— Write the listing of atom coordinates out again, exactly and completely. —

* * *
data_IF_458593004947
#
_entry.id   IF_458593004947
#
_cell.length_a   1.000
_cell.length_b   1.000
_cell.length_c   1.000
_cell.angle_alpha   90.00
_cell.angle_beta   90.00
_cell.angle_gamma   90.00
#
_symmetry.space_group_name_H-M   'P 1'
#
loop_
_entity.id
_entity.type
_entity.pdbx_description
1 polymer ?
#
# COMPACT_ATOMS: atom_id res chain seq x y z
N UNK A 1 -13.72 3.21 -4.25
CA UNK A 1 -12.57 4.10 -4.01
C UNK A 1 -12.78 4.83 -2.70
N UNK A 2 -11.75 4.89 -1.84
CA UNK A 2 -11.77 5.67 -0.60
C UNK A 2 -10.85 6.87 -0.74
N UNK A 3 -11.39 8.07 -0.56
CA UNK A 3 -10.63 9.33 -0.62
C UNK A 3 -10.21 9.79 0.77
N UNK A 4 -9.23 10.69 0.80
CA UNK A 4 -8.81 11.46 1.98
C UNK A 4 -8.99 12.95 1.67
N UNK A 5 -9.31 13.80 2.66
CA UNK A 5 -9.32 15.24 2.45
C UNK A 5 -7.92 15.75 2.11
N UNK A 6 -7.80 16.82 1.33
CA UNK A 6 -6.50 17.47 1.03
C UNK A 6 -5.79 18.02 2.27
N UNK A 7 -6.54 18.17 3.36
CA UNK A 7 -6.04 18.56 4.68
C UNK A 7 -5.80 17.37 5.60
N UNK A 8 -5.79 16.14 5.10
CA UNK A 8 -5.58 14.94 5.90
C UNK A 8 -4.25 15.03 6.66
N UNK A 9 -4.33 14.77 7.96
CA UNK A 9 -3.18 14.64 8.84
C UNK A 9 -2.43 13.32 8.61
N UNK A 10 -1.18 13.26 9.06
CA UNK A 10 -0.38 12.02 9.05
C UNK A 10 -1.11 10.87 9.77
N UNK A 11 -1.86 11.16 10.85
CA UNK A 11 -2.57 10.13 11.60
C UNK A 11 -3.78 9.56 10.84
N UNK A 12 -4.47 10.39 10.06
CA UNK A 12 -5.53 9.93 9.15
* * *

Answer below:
data_IF_458593004947
#
_entry.id   IF_458593004947
#
_cell.length_a   1.000
_cell.length_b   1.000
_cell.length_c   1.000
_cell.angle_alpha   90.00
_cell.angle_beta   90.00
_cell.angle_gamma   90.00
#
_symmetry.space_group_name_H-M   'P 1'
#
loop_
_entity.id
_entity.type
_entity.pdbx_description
1 polymer ?
#
# COMPACT_ATOMS: atom_id res chain seq x y z
N UNK A 1 -13.72 3.21 -4.25
CA UNK A 1 -12.57 4.10 -4.01
C UNK A 1 -12.78 4.83 -2.70
N UNK A 2 -11.75 4.89 -1.84
CA UNK A 2 -11.77 5.67 -0.60
C UNK A 2 -10.85 6.87 -0.74
N UNK A 3 -11.39 8.07 -0.56
CA UNK A 3 -10.63 9.33 -0.62
C UNK A 3 -10.21 9.79 0.77
N UNK A 4 -9.23 10.69 0.80
CA UNK A 4 -8.81 11.46 1.98
C UNK A 4 -8.99 12.95 1.67
N UNK A 5 -9.31 13.80 2.66
CA UNK A 5 -9.32 15.24 2.45
C UNK A 5 -7.92 15.75 2.11
N UNK A 6 -7.80 16.82 1.33
CA UNK A 6 -6.50 17.47 1.03
C UNK A 6 -5.79 18.02 2.27
N UNK A 7 -6.54 18.17 3.36
CA UNK A 7 -6.04 18.56 4.68
C UNK A 7 -5.80 17.37 5.60
N UNK A 8 -5.79 16.14 5.10
CA UNK A 8 -5.58 14.94 5.90
C UNK A 8 -4.25 15.03 6.66
N UNK A 9 -4.33 14.77 7.96
CA UNK A 9 -3.18 14.64 8.84
C UNK A 9 -2.43 13.32 8.61
N UNK A 10 -1.18 13.26 9.06
CA UNK A 10 -0.38 12.02 9.05
C UNK A 10 -1.11 10.87 9.77
N UNK A 11 -1.86 11.16 10.85
CA UNK A 11 -2.57 10.13 11.60
C UNK A 11 -3.78 9.56 10.84
N UNK A 12 -4.47 10.39 10.06
CA UNK A 12 -5.53 9.93 9.15